* KS1 history: compare the clothes and toys in the picture with those of today.
* KS2 history and literacy: suggest thought bubbles and spoken words for all the characters in the painting.
* KS2 art: pose like the people in this painting. How does it feel to be each of the characters?
* KS3 drama and English: invent what happened before this scene and create a tableau. What happens after?
* KS4 PSHEcitizenship: discuss the role and nature of service in contemporary society. How have attitudes changed?
This image can be used when studying the Victorians at KS2 and with other age groups. It could form the basis of a guided discussion through a series of open questions, picking out features, themes and issues raised in the picture. Questions might include:
* Who is being accused?
* Who is accusing her?
* Who has taken his side?
* Who looks as though he is being set up to do something?
* Do you think any of the children look guilty?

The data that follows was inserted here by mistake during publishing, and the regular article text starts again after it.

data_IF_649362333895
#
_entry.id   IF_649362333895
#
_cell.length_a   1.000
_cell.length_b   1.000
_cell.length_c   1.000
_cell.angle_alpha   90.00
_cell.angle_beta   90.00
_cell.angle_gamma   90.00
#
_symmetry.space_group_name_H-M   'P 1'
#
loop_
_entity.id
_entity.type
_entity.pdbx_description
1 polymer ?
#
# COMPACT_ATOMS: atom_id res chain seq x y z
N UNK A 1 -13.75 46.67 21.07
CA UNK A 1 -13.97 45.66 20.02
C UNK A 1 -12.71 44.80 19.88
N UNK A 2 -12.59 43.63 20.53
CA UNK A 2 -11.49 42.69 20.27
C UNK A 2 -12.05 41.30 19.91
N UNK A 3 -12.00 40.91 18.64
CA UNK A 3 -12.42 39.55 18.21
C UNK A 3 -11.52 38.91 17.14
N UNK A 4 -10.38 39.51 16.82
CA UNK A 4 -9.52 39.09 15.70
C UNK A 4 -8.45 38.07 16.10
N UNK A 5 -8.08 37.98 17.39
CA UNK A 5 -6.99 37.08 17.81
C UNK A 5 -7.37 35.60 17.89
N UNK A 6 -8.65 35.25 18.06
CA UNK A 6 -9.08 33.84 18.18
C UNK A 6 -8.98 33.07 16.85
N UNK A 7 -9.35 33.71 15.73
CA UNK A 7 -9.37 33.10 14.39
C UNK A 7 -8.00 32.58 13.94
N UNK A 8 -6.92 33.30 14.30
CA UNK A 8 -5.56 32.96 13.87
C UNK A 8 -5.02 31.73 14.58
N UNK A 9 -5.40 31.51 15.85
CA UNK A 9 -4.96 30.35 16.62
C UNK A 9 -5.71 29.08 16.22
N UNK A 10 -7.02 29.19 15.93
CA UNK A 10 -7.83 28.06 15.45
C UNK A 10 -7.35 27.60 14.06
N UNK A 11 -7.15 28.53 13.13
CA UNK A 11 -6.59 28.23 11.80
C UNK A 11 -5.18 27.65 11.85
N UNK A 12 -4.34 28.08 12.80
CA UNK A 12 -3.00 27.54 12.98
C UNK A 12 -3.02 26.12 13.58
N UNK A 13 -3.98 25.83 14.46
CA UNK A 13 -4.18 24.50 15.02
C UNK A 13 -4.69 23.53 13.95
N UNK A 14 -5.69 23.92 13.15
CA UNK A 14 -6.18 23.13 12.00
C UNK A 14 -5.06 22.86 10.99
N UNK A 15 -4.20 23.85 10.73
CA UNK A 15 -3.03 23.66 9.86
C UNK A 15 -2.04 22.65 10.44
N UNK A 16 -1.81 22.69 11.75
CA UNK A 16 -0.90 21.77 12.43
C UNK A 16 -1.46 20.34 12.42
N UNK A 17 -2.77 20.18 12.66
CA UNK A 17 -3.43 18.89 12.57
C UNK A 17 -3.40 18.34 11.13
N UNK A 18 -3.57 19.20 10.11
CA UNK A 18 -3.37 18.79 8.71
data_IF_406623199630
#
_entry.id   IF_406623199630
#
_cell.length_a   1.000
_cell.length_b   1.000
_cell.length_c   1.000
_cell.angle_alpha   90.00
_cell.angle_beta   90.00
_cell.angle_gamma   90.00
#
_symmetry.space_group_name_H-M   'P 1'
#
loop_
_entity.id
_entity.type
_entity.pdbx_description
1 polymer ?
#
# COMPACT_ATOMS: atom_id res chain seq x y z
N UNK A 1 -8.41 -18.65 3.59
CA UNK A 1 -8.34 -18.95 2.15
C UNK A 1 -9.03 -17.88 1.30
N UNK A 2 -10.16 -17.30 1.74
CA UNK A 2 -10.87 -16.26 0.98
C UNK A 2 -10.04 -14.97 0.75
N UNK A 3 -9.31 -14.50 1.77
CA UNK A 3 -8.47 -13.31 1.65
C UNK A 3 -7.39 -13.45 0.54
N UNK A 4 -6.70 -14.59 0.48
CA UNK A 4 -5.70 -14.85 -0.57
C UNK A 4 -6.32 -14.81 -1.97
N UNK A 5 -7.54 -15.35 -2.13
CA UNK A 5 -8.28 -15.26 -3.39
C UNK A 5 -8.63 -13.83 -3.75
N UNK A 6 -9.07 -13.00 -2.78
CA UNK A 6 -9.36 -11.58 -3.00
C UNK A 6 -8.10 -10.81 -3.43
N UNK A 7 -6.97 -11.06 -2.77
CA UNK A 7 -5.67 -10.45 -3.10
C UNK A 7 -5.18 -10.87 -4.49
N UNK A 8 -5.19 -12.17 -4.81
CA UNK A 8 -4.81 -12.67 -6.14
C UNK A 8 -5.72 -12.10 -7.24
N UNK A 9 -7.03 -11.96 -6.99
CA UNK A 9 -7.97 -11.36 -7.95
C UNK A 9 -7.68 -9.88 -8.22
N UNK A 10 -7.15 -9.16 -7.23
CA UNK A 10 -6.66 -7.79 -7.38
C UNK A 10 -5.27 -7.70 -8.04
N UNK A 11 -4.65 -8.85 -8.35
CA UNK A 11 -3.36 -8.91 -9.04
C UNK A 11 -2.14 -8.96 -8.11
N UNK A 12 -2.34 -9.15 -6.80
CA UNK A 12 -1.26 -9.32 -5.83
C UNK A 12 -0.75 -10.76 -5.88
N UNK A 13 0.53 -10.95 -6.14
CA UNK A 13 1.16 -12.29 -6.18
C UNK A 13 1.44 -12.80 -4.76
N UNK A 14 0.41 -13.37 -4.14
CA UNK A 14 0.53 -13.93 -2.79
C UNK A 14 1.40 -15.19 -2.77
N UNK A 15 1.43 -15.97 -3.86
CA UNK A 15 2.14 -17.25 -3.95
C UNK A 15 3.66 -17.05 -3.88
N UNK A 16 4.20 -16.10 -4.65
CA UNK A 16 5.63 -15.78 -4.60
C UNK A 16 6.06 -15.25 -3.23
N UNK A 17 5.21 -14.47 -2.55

* What do you think the little boy and girl at the front are learning from watching this?
* Could the accusation be true?
* How has the artist used different colours to tell you more about the people in the painting?
For a useful link to literacy, read The Lottie Project by Jacqueline Wilson (Corgi), which examines the relationships between a servant and the family she served through the eyes of a Victorian nursemaid and a modern child.
The Lottie Project could also be used in PSHE to examine issues of power and authority.
Clare Gittings is education officer at the National Portrait Gallery